Section 7(a) of the Wild and Scenic Rivers Act prohibits FERC from licensing or exempting construction of specific hydropower project components and other project works located on or directly affecting a WSR corridor or Section 5(a) study area. Prohibitions include: dams, water conduits, reservoirs, powerhouses, transmission lines, and other project works covered under Part I of the hydropower provision of the FPA. The Federal Power Act (FPA) defines “project works” as “the physical structures of a project.” 16 U.S.C. § 796. FERC will not authorize physical structures within a WSR corridor, including measures not used for power generation such as habitat restoration (e.g., gravel augmentation, placement of large wood) and recreation enhancements (e.g., access, campground improvements); however, FERC staff has acknowledged that other agencies may have broader authority to authorize such measures, provided the WSR administering agency determines that such activities will meet the appropriate evaluative standard. Such situations may require additional analysis and coordination between the licensee, FERC, other stakeholders, and the WSR administering agency.
17-FD-b.6 – Does the Project Involve Relicensing, Amending a License or Issuing an Exemption for an Existing Hydropower Project or the Construction of Non-Project Works?
In the rare instances where an existing hydroelectric facility is included in a designated river corridor, the River administering agencies interpret the Wild and Scenic Rivers Act to allow FERC to relicense or amend a license, or issuing an exemption, provided the new FERC authorization does not have a direct and adverse effect on free-flow, water quality, and other river values. For example, if no changes in operations of the existing facility are proposed, existing impacts on river values would likely be considered as having been grandfathered.
The WSR Act does not necessarily prohibit other agencies from authorizing the construction of non- project works (i.e., water resources projects) that are located on or that directly affect a Wild and Scenic River or Section 5(a) study area such as hydropower impact mitigation measures proposed for areas within the designated WSR or study corridor in situations where the hydropower project itself is located outside of those areas (i.e., upstream, downstream, or on a tributary).
Such projects require additional analysis and coordination with the river administering agency, and are subject to review by the river administering agency under Section 7(a) if the construction of such facilities involves federal assistance (i.e., loan, grant, license, or otherwise) and would affect free-flow. Such projects generally occur within the ordinary high water mark (OHWM) of the river and trigger Section 404 of the Clean Water Act. The river administering agency evaluates such projects under a “direct and adverse” effects standard, by determining effects on free-flowing condition, water quality and each outstanding remarkable value.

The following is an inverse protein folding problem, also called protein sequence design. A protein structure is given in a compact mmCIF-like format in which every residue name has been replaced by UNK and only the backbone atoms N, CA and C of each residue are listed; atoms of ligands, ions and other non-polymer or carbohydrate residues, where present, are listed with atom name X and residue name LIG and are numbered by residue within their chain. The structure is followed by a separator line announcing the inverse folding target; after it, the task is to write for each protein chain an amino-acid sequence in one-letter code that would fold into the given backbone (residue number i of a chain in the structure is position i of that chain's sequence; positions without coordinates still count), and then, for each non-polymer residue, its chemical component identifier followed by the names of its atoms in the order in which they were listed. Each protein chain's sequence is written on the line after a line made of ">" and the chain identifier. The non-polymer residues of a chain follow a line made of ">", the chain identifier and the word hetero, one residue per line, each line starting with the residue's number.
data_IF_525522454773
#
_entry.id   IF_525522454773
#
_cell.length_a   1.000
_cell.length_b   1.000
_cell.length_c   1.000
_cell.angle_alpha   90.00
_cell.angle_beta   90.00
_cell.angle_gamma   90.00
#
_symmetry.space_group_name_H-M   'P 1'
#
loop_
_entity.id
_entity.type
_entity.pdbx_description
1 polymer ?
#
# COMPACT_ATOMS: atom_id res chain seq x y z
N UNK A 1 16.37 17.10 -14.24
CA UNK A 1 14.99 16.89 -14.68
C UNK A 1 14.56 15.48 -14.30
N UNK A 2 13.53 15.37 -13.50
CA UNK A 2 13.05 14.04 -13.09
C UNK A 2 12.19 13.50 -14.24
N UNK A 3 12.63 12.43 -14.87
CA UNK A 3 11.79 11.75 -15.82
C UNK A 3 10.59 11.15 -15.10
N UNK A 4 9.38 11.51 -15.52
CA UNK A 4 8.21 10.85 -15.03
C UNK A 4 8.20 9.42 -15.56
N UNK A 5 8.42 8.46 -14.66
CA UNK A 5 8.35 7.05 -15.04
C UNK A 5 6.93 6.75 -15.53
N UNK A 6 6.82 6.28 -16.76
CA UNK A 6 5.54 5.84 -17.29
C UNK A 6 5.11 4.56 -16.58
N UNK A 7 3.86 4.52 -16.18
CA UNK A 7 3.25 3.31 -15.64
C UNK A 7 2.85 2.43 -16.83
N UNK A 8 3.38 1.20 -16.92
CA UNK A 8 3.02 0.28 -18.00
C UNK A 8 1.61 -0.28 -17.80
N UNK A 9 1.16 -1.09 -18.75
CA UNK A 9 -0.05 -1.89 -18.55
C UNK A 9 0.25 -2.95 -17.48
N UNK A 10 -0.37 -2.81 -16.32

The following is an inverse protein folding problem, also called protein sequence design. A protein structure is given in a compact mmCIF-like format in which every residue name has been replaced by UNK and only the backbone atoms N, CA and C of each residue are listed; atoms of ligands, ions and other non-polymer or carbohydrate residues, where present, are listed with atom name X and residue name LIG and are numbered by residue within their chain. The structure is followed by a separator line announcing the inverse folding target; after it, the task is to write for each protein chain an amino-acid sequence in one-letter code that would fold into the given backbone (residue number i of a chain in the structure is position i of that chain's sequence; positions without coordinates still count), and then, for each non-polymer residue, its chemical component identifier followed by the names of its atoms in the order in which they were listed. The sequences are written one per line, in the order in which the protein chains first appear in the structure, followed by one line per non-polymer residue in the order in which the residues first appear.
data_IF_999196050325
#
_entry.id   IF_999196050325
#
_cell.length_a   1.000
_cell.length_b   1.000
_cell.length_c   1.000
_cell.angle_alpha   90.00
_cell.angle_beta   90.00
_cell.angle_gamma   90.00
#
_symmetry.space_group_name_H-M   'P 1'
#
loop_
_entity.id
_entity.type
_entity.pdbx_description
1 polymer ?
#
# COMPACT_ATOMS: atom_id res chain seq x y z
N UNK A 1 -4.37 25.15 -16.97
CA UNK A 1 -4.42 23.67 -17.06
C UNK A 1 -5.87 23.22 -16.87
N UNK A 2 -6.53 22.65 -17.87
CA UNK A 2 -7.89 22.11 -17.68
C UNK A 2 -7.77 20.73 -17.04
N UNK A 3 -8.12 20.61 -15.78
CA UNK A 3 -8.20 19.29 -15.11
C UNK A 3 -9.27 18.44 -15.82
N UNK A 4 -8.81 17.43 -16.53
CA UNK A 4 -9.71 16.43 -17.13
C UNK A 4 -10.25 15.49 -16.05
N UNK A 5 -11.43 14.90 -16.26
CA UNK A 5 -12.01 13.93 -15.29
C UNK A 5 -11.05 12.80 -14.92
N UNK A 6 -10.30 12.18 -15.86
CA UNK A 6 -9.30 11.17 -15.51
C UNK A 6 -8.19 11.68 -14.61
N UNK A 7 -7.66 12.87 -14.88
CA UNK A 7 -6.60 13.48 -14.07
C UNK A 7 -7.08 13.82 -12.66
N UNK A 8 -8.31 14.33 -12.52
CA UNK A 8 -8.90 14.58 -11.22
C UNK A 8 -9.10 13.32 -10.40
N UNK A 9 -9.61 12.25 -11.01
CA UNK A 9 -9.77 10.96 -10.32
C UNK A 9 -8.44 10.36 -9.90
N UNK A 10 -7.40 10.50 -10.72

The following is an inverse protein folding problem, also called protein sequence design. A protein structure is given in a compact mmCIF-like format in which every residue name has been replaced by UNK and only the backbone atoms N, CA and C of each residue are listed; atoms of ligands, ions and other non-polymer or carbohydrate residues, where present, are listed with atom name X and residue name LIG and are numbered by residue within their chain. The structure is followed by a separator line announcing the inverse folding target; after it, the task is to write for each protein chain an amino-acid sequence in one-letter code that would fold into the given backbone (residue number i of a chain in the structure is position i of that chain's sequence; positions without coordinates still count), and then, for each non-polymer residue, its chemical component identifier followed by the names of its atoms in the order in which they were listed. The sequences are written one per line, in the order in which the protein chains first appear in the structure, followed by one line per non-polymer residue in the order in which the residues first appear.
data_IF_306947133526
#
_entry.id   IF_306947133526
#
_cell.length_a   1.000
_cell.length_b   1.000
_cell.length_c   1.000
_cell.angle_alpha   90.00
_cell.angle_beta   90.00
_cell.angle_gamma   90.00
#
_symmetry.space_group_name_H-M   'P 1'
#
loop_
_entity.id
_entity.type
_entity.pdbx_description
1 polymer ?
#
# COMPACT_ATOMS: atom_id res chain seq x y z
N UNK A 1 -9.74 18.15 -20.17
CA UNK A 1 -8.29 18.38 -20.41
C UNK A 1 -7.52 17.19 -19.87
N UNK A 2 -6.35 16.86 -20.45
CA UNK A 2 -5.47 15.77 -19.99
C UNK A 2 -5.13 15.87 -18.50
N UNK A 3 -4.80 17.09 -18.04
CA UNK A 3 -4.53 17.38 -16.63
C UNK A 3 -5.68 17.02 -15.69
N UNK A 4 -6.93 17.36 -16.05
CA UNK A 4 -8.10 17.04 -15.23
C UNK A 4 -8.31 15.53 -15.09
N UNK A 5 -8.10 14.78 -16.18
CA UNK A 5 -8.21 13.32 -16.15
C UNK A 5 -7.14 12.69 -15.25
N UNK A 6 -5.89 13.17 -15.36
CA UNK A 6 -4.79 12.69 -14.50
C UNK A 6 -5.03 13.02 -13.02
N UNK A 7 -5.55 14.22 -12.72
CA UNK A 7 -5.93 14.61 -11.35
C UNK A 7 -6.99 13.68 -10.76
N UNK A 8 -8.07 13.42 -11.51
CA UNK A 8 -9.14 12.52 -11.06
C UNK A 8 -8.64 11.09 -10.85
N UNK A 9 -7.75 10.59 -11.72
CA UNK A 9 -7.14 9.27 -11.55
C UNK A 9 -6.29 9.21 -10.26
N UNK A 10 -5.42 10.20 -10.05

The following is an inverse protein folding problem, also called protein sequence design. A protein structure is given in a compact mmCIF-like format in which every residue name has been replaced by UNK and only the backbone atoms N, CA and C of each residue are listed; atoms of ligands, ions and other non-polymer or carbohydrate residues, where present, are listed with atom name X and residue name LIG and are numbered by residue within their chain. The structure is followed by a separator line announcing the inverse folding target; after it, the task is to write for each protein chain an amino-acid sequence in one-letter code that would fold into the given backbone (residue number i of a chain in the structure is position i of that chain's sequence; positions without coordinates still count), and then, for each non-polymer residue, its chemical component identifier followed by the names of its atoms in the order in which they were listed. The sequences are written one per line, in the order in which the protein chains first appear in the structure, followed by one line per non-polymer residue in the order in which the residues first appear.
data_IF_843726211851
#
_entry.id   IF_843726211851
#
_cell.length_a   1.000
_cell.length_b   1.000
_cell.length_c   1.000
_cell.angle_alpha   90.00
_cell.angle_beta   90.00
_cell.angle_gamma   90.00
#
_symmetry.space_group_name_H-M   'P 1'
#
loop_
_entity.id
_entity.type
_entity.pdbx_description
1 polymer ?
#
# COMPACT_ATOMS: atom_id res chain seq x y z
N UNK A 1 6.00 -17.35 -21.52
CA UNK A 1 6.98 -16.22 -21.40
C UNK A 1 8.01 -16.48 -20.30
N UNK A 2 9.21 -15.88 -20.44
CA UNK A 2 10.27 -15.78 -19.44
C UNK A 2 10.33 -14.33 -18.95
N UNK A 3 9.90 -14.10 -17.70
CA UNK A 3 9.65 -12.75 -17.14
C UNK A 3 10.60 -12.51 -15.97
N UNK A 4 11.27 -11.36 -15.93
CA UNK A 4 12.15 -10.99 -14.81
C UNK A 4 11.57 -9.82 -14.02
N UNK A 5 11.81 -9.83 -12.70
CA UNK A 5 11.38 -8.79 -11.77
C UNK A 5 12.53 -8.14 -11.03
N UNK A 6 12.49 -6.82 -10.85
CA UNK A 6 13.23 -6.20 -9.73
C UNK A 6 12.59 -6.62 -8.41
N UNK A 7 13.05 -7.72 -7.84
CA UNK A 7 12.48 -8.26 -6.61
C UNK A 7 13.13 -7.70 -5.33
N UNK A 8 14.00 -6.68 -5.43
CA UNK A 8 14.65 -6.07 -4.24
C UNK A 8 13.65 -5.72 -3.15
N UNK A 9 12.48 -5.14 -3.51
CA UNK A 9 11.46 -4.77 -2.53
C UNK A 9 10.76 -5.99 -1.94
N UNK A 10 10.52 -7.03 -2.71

17-FD-b.7 – Evaluate Project Under the “Direct and Adverse Effects” Standard
A “direct and adverse effect” analysis includes the following steps:
- Define the proposed activity;
- Describe how the proposed activity will directly alter within-channel conditions;
- Describe how the proposed activity will directly alter riparian and/or floodplain conditions;
- Describe how the proposed activity will directly alter upland conditions;
- Evaluate and describe how changes in on-site conditions can/will alter existing hydrologic or biologic processes;
- Estimate the magnitude and spatial extent of potential off-site changes;
- Define the time scale over which steps 3-6 are likely to occur;
- Compare project analyses to management goals; and
- Make the Section 7 determination.
The River Administering Agency evaluates any changes to the project’s configuration and operation and the condition of the river’s outstanding remarkable values (ORV) against the baseline configuration, operation, and ORV conditions existing on the date of the river’s designation. Technical Report of the Interagency Wild and Scenic Rivers Coordinating Council. If, however, in the judgement of the River Administering Agency the proposed project operations would have a direct and adverse effect, the river-administering agency may, but is not required to, make recommendations that would allow the FERC to license the project. (Application of Section 7 does not, however, restrict an agency’s authority to provide terms and conditions or other article requirements under the FPA.) Refer to Appendix C for the evaluation procedure.
For a more detailed description of the “direct and adverse” evaluation procedure, see Technical Report of the Interagency Wild and Scenic Rivers Coordinating Council, Appendix C.
17-FD-b.8 to 17-FD-b.9 – Is the Project Located on a River Below, Above or On a Tributary to a Wild and Scenic River Corridor or Section 5(a) Study Area?
Section 7(a) of the Wild and Scenic Rivers Act prohibits FERC from licensing or exempting a hydropower project proposed below, above, or on a stream tributary to a designated river area if the project has potential to invade the area or unreasonably diminish the scenic, recreational, and fish and wildlife values present within the area on the date the river was designated.
Section 7(b) applies similar restrictions to Congressionally authorized study rivers, but without the qualifying word “unreasonably,” in effect making the review standard stronger during the finite study period.